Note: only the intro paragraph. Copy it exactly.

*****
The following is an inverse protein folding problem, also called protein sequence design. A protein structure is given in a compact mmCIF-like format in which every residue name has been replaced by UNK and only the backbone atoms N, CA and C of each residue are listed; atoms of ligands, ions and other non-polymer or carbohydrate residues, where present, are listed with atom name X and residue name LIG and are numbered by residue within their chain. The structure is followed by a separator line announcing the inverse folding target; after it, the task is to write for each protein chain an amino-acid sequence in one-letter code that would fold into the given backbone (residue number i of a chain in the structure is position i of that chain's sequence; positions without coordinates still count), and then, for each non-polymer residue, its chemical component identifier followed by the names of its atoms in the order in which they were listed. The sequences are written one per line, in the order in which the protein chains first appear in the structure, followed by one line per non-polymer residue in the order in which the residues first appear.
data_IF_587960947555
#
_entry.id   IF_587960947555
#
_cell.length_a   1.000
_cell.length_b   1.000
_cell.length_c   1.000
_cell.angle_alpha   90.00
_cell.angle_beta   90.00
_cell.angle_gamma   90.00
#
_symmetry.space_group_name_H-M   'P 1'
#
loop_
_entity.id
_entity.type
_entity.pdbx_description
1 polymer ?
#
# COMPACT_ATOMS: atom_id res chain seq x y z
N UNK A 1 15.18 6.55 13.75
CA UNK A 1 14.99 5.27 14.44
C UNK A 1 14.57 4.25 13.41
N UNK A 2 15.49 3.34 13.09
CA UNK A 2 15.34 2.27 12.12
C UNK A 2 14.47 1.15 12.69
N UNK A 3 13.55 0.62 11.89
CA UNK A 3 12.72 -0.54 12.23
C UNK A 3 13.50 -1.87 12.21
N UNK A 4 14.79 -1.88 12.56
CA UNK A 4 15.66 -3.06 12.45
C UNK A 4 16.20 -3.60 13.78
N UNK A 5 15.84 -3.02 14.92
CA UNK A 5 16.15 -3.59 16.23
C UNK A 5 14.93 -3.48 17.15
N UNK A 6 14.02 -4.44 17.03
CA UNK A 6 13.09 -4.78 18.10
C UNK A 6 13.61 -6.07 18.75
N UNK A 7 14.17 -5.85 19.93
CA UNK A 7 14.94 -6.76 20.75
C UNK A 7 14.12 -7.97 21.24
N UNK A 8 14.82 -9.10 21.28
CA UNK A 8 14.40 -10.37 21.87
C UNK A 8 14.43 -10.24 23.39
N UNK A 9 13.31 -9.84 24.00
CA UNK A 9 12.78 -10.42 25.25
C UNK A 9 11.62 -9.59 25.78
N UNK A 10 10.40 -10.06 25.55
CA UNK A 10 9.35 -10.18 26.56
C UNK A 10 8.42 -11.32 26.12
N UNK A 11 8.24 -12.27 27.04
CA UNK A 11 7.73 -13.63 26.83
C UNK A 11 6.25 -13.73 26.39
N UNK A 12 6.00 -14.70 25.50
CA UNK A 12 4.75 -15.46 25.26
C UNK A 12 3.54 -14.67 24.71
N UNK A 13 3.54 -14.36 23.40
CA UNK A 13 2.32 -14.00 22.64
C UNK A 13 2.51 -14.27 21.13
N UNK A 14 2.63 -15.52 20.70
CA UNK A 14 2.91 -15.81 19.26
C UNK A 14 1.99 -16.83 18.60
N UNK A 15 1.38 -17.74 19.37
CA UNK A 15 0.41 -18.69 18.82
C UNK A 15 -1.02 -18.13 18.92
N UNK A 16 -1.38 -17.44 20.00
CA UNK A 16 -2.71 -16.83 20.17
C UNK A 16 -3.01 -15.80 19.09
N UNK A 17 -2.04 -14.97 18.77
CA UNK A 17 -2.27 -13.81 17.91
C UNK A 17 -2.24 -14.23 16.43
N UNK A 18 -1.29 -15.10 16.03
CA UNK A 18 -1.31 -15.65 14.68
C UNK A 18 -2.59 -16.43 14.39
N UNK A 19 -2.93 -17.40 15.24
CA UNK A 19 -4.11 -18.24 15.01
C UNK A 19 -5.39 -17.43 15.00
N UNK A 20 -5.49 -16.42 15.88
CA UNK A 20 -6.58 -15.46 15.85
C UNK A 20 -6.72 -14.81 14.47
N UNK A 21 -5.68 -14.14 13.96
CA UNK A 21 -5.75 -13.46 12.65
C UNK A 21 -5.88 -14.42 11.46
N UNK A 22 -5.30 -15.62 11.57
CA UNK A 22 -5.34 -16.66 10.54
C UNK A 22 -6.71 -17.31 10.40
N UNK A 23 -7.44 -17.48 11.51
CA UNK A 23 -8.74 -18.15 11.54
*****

The following is an inverse protein folding problem, also called protein sequence design. A protein structure is given in a compact mmCIF-like format in which every residue name has been replaced by UNK and only the backbone atoms N, CA and C of each residue are listed; atoms of ligands, ions and other non-polymer or carbohydrate residues, where present, are listed with atom name X and residue name LIG and are numbered by residue within their chain. The structure is followed by a separator line announcing the inverse folding target; after it, the task is to write for each protein chain an amino-acid sequence in one-letter code that would fold into the given backbone (residue number i of a chain in the structure is position i of that chain's sequence; positions without coordinates still count), and then, for each non-polymer residue, its chemical component identifier followed by the names of its atoms in the order in which they were listed. The sequences are written one per line, in the order in which the protein chains first appear in the structure, followed by one line per non-polymer residue in the order in which the residues first appear.